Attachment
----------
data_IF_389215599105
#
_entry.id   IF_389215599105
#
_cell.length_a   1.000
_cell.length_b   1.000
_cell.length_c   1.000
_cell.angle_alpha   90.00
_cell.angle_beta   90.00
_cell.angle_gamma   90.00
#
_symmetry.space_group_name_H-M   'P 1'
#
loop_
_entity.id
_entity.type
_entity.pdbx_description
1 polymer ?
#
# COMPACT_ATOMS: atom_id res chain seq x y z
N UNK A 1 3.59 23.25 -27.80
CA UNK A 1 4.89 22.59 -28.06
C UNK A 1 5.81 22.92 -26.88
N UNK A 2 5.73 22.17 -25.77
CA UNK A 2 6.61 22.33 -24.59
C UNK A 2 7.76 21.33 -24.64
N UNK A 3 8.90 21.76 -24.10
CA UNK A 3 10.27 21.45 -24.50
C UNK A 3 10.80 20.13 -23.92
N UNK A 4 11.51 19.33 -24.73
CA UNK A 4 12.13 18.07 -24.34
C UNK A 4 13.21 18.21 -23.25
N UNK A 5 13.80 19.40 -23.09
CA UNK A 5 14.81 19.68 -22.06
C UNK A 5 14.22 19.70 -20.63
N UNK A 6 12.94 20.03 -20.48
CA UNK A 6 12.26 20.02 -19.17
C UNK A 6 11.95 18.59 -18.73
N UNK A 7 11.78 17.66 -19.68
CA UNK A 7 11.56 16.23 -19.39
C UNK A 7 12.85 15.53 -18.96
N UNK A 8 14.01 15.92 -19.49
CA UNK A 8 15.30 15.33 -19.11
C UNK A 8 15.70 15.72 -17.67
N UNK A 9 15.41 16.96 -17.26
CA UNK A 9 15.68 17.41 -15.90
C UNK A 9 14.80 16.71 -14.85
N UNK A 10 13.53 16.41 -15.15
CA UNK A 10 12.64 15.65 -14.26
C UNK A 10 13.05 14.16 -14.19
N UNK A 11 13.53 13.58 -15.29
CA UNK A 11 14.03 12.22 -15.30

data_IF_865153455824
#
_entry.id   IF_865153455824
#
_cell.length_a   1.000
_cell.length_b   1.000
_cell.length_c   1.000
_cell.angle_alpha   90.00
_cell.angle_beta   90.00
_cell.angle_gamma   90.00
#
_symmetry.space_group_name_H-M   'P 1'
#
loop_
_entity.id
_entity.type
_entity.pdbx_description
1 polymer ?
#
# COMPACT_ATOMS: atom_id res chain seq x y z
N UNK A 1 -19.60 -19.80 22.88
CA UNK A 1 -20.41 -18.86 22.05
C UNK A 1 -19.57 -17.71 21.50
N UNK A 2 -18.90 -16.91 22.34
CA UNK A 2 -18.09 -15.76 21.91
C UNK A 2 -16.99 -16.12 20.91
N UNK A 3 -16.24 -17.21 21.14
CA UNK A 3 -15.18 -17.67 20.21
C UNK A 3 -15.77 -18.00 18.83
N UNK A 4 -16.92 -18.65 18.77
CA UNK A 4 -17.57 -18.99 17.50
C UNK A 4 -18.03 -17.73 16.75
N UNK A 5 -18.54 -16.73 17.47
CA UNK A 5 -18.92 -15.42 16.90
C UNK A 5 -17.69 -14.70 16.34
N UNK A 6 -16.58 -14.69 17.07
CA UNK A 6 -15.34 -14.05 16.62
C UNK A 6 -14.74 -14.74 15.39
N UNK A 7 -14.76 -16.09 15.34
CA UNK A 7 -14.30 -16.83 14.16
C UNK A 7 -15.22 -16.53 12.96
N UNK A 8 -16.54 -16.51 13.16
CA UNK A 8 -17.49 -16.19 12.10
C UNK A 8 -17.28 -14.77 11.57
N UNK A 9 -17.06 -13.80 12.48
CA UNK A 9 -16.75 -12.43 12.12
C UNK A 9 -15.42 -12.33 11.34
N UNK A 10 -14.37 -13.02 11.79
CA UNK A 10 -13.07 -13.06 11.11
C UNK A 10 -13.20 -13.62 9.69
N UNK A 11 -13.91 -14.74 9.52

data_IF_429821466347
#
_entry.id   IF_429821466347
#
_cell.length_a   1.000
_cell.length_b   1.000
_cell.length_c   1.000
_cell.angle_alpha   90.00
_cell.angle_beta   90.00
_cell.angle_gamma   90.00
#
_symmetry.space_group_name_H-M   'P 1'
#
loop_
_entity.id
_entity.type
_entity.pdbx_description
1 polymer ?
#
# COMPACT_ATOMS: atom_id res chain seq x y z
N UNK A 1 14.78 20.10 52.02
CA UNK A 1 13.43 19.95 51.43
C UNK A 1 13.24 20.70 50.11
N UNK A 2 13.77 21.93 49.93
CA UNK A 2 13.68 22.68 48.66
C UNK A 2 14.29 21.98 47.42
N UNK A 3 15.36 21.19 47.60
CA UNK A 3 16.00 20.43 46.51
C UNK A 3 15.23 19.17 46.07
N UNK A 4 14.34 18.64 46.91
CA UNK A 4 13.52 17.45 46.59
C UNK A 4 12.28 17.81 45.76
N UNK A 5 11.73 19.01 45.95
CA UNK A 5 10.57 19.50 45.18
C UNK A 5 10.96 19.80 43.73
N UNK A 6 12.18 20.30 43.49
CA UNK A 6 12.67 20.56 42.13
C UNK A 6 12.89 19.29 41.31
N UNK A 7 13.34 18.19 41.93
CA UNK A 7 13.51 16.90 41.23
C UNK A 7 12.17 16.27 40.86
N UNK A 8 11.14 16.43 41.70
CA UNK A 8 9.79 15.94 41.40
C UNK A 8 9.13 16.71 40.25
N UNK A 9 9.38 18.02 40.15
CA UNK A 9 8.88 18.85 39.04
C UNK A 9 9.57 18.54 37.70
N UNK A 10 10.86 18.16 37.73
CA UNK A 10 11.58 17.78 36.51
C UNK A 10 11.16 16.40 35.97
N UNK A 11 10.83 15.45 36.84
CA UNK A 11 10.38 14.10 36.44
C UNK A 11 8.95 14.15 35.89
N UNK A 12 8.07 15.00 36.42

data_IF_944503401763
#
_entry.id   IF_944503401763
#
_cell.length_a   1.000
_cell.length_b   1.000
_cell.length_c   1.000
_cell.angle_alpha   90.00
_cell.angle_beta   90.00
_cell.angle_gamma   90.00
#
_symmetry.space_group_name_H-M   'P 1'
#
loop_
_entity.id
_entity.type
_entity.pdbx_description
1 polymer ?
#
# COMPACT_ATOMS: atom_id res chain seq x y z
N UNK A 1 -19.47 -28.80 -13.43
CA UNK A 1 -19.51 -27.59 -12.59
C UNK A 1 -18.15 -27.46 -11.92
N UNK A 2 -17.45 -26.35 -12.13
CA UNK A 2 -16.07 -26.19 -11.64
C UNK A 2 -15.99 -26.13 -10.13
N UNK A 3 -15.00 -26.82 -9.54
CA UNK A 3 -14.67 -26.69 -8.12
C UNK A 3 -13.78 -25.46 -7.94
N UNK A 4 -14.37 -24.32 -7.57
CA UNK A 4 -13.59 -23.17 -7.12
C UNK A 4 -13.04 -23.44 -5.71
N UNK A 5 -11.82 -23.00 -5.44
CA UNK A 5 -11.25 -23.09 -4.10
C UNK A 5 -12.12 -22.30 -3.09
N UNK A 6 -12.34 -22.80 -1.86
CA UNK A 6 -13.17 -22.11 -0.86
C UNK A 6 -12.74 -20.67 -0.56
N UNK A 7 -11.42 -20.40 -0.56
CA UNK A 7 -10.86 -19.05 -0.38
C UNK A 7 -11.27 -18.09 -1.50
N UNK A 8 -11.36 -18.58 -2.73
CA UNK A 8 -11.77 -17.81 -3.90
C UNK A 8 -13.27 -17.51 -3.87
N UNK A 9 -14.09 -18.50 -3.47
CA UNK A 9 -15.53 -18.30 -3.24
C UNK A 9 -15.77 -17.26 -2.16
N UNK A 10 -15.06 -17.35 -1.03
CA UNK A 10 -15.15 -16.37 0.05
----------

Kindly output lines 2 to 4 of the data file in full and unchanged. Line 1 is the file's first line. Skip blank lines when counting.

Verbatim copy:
#
_entry.id   IF_389215599105
#